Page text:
Pros and Cons of Heat Recovery Ventilators


Energy Recovery Systems

Energy Efficiency and Energy Recovery

Fresh air is essential to healthy people – and healthy buildings. That’s why commercial buildings are required to bring in fresh air – typically 15-20 cubic feet per minute (cfm) for every occupant. This unconditioned air greatly increases your building’s air-conditioning load – and since an equal amount of air must be vented outdoors, you’re basically “throwing away” air you’ve paid to cool.

Energy recovery ventilation systems – or “ERVs” – help reduce this waste and lower your energy costs. What’s more, an FPL incentive program now helps businesses pay for this technology – so you can save even more when you install a qualifying ERV unit on a new or existing HVAC system.

Energy recovery systems typically incorporate heat exchange equipment to reduce energy costs by extracting heat from the facility’s exhaust air stream before it is vented outside. Energy recovery from the laboratory’s exhaust should be considered when significant portions of operating hours are at ambient temperature of 50°F (10°C) and below. Another recoverable energy source is provided by chiller/DX condensers. Water cooled condensers can be piped to reject waste back into the labs HVAC system to provide reheat capacity, to augment run-around coil systems, and to dry regenerative heat wheels. When properly designed, these energy recovery systems can reduce installed HVAC system capacity by one-half; reduce operating energy from one-third to two-thirds, depending upon mode of operation; and have life-cycle cost paybacks from immediate to three years. The four major energy recovery systems include run-around coil systems, regenerative heat wheels, heat pipes, and fixed-plate exchangers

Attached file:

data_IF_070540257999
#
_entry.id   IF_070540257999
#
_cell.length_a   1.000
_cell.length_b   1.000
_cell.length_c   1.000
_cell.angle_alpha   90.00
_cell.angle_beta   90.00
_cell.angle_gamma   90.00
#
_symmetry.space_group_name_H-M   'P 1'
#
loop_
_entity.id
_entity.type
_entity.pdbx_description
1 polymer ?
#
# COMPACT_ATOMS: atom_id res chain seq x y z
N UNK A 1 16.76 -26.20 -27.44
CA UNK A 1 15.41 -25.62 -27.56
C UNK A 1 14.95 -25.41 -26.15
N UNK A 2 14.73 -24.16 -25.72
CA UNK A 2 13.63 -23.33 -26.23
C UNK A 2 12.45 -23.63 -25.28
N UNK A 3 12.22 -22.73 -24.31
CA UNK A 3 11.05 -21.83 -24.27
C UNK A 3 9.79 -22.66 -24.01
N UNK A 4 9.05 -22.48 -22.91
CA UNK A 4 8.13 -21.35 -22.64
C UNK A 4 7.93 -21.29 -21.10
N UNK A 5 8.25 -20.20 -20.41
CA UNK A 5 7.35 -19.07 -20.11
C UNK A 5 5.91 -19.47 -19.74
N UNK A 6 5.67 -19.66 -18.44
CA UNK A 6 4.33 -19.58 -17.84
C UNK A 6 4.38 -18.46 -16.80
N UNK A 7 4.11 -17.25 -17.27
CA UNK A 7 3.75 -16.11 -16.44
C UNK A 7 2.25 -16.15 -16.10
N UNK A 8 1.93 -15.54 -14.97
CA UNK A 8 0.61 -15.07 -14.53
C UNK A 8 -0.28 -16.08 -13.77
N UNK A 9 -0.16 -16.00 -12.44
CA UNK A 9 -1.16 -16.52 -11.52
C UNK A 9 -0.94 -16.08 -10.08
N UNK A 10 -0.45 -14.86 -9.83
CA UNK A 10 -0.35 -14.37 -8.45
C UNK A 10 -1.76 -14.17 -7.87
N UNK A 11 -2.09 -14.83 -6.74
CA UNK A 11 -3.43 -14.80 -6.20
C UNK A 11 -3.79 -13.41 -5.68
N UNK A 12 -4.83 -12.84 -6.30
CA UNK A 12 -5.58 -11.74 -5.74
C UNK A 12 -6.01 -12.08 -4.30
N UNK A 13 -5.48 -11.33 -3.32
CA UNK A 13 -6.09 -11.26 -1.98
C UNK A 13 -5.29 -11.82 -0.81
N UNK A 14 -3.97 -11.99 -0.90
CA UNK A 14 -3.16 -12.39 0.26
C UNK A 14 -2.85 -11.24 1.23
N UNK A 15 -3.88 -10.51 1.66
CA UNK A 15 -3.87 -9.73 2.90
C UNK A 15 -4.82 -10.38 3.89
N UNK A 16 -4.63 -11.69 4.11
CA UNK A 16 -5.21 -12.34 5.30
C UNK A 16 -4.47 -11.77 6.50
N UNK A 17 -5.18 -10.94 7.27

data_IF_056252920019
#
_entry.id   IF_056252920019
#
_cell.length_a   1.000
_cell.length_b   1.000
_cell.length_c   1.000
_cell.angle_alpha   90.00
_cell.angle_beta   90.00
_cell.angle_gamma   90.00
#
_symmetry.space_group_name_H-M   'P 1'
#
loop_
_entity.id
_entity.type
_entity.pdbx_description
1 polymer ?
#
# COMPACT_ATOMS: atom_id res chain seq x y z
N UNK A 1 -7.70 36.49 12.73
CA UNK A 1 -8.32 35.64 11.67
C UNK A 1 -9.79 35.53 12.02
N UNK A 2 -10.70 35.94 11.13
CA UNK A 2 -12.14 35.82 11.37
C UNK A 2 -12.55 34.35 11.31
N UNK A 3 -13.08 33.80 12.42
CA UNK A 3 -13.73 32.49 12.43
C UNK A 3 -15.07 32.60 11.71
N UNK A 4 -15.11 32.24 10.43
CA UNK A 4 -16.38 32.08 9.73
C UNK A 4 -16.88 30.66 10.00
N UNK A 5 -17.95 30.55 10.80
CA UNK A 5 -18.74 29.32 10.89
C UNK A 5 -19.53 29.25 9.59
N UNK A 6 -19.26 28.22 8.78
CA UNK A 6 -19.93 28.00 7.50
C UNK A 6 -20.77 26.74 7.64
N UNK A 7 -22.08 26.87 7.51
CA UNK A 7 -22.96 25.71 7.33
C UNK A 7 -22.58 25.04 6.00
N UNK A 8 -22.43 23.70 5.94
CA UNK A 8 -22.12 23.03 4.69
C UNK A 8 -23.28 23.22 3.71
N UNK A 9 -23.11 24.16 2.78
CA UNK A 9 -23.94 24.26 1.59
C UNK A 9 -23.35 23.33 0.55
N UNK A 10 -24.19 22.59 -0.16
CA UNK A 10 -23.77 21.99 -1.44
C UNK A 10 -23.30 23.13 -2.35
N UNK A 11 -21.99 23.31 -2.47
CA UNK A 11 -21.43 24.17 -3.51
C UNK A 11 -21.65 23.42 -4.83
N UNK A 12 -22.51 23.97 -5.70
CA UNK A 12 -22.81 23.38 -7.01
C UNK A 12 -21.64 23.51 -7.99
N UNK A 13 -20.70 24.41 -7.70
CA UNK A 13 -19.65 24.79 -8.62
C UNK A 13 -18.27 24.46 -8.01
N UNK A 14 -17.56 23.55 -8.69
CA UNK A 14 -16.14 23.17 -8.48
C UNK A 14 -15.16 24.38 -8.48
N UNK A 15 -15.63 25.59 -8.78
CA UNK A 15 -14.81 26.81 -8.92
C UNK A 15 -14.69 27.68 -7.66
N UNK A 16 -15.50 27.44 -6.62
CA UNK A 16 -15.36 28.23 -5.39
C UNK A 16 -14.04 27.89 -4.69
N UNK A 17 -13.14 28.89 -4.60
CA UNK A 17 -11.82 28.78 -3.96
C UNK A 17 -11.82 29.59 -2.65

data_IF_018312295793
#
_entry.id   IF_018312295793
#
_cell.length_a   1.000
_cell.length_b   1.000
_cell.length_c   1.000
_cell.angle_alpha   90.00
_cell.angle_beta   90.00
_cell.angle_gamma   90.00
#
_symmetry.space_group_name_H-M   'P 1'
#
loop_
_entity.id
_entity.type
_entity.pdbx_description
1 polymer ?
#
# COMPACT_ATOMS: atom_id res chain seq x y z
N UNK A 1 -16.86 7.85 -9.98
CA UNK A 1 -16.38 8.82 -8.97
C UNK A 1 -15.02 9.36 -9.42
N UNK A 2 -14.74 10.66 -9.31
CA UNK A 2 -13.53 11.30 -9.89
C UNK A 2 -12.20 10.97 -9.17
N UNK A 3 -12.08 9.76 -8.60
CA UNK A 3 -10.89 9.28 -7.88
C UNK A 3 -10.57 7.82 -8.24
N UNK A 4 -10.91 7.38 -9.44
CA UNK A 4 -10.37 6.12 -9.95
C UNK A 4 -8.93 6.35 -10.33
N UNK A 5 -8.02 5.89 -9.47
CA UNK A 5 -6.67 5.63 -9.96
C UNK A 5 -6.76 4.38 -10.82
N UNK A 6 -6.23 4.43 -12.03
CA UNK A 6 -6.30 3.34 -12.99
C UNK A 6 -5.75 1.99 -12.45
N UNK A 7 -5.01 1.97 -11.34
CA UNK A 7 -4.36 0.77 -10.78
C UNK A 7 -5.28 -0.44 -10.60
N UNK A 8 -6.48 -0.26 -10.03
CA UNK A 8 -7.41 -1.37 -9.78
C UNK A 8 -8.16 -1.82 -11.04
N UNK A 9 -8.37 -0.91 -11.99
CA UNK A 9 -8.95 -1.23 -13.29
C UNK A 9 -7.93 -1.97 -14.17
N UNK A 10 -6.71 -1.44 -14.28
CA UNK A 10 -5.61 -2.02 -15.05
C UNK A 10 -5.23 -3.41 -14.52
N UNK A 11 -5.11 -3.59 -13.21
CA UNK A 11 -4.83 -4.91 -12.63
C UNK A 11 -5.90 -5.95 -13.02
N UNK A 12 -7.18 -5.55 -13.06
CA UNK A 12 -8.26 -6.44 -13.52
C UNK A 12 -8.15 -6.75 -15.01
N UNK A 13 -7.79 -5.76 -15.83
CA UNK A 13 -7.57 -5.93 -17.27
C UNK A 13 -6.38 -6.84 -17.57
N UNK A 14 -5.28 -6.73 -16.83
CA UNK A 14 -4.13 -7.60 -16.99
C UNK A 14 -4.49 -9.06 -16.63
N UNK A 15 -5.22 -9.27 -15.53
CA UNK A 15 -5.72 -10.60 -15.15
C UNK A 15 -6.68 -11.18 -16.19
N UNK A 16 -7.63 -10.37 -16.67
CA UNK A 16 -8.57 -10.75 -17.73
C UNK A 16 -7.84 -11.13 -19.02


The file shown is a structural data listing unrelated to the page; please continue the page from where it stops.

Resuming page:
Plate heat exchangers (recuperators)

A minimum effectiveness of 50% (based on sensible energy transfer under balanced flow conditions).
Internal leakage < 1% (for units >0.2m3/second rating)
Pressure drop <250 Pascal (Pa) NOTE: where pressure drop data is not documented, the fan power consumption must be consistent with a pressure drop within this limit.

Thermal wheels

A minimum effectiveness of 70% (based on sensible energy transfer under balanced flow conditions).
Internal leakage < 5%
Pressure drop <200 Pa

Run around coils

A minimum effectiveness of 45% (based on sensible energy transfer under balanced flow conditions).
Pressure drop <100 Pa across each coil
Water side pressure drop < 25 kPa per coil

Heat pipes

Disadvantages of Energy Recovery Ventilation.

Unlike air handling units on unit ventilators, energy recovery systems do not have the capability to provide sufficient outside air for cooling overheated rooms. This can lead to overheating, especially in the late spring and early fall. Any building employing energy recovery ventilation should have a by-pass sytem for ERV ‘s or operable windows (or air conditioning) to provide cooling during warm weather.

Energy recovery ventilation is not a good choice for interior spaces unless those spaces are air-conditioned.

A second area of concern involves the fact that there is little standardization in the heat recovery industry. Manufactures and products come and go, and there is some concern that products specified today may not have manufactures’ support a few years from now.

Heat exchangers to recover heat increase the pressure drop of the air handling system, and increase the power demand of the fans.
This is however typically only 5-10 % of the recovered energy.

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